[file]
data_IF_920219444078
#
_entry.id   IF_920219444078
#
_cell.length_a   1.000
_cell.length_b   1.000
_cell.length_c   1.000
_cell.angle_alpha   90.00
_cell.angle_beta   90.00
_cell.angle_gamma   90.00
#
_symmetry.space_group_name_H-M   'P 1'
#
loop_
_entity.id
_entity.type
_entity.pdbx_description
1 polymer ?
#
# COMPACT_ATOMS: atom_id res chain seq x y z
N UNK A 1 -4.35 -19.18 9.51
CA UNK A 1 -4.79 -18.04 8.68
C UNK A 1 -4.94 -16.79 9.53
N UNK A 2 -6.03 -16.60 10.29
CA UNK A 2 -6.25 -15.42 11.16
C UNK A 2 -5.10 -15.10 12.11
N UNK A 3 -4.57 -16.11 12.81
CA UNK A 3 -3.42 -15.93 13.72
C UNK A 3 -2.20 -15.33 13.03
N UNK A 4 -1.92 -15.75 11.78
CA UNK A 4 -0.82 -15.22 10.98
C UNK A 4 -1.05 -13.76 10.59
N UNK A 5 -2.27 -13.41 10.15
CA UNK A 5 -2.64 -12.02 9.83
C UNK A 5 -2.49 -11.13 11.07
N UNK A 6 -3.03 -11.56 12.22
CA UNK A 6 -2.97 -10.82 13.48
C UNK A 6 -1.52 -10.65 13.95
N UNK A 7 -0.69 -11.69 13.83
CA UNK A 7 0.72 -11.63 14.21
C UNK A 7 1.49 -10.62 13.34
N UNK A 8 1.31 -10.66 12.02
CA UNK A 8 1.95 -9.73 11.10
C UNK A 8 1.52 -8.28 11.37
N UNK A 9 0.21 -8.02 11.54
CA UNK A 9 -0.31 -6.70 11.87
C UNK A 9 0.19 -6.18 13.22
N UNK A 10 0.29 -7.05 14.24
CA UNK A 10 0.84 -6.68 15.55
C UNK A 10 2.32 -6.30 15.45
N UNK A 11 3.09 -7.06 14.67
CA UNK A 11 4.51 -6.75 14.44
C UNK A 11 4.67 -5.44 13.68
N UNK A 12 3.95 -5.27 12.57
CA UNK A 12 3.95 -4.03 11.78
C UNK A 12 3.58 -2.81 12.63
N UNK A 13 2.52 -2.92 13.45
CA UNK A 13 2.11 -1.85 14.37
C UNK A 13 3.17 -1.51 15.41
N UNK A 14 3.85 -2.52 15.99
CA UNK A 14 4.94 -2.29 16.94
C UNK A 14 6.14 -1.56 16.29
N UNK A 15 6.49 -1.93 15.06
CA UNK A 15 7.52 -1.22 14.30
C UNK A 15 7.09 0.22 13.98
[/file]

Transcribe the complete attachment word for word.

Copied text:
data_IF_920219444078
#
_entry.id   IF_920219444078
#
_cell.length_a   1.000
_cell.length_b   1.000
_cell.length_c   1.000
_cell.angle_alpha   90.00
_cell.angle_beta   90.00
_cell.angle_gamma   90.00
#
_symmetry.space_group_name_H-M   'P 1'
#
loop_
_entity.id
_entity.type
_entity.pdbx_description
1 polymer ?
#
# COMPACT_ATOMS: atom_id res chain seq x y z
N UNK A 1 -4.35 -19.18 9.51
CA UNK A 1 -4.79 -18.04 8.68
C UNK A 1 -4.94 -16.79 9.53
N UNK A 2 -6.03 -16.60 10.29
CA UNK A 2 -6.25 -15.42 11.16
C UNK A 2 -5.10 -15.10 12.11
N UNK A 3 -4.57 -16.11 12.81
CA UNK A 3 -3.42 -15.93 13.72
C UNK A 3 -2.20 -15.33 13.03
N UNK A 4 -1.92 -15.75 11.78
CA UNK A 4 -0.82 -15.22 10.98
C UNK A 4 -1.05 -13.76 10.59
N UNK A 5 -2.27 -13.41 10.15
CA UNK A 5 -2.64 -12.02 9.83
C UNK A 5 -2.49 -11.13 11.07
N UNK A 6 -3.03 -11.56 12.22
CA UNK A 6 -2.97 -10.82 13.48
C UNK A 6 -1.52 -10.65 13.95
N UNK A 7 -0.69 -11.69 13.83
CA UNK A 7 0.72 -11.63 14.21
C UNK A 7 1.49 -10.62 13.34
N UNK A 8 1.31 -10.66 12.02
CA UNK A 8 1.95 -9.73 11.10
C UNK A 8 1.52 -8.28 11.37
N UNK A 9 0.21 -8.02 11.54
CA UNK A 9 -0.31 -6.70 11.87
C UNK A 9 0.19 -6.18 13.22
N UNK A 10 0.29 -7.05 14.24
CA UNK A 10 0.84 -6.68 15.55
C UNK A 10 2.32 -6.30 15.45
N UNK A 11 3.09 -7.06 14.67
CA UNK A 11 4.51 -6.75 14.44
C UNK A 11 4.67 -5.44 13.68
N UNK A 12 3.95 -5.27 12.57
CA UNK A 12 3.95 -4.03 11.78
C UNK A 12 3.58 -2.81 12.63
N UNK A 13 2.52 -2.92 13.45
CA UNK A 13 2.11 -1.85 14.37
C UNK A 13 3.17 -1.51 15.41
N UNK A 14 3.85 -2.52 15.99
CA UNK A 14 4.94 -2.29 16.94
C UNK A 14 6.14 -1.56 16.29
N UNK A 15 6.49 -1.93 15.06
CA UNK A 15 7.52 -1.22 14.30
C UNK A 15 7.09 0.22 13.98